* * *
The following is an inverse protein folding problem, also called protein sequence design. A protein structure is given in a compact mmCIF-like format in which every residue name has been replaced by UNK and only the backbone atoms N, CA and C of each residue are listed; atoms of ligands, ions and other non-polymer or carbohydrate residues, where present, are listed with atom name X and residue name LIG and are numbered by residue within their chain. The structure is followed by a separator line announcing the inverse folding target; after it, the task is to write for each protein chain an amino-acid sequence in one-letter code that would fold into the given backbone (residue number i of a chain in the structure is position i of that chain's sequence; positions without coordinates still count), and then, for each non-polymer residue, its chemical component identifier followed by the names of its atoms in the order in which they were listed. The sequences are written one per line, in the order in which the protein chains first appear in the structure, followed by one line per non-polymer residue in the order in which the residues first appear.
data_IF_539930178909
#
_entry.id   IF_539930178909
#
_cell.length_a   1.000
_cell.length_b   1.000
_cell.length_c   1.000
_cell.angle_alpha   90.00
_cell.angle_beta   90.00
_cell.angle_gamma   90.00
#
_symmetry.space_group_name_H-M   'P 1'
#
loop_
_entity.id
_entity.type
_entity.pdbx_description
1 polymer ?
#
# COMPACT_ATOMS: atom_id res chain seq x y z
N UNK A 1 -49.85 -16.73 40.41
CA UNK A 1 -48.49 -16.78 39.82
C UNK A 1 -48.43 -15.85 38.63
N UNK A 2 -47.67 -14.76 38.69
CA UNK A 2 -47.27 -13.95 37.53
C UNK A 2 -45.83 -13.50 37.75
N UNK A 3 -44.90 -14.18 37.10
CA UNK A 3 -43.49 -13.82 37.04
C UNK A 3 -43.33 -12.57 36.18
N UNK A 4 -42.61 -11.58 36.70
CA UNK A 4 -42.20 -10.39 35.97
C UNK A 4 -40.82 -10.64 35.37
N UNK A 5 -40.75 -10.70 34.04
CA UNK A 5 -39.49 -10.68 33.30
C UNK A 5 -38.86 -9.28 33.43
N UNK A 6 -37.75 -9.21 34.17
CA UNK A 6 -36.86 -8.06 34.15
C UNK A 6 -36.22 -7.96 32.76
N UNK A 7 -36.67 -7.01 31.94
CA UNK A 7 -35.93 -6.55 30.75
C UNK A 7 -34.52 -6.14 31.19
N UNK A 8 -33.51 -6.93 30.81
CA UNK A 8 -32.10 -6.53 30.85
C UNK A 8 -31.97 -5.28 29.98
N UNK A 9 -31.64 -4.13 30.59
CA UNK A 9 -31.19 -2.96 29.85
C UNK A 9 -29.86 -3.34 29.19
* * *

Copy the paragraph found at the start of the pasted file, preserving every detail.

The following is an inverse protein folding problem, also called protein sequence design. A protein structure is given in a compact mmCIF-like format in which every residue name has been replaced by UNK and only the backbone atoms N, CA and C of each residue are listed; atoms of ligands, ions and other non-polymer or carbohydrate residues, where present, are listed with atom name X and residue name LIG and are numbered by residue within their chain. The structure is followed by a separator line announcing the inverse folding target; after it, the task is to write for each protein chain an amino-acid sequence in one-letter code that would fold into the given backbone (residue number i of a chain in the structure is position i of that chain's sequence; positions without coordinates still count), and then, for each non-polymer residue, its chemical component identifier followed by the names of its atoms in the order in which they were listed. The sequences are written one per line, in the order in which the protein chains first appear in the structure, followed by one line per non-polymer residue in the order in which the residues first appear.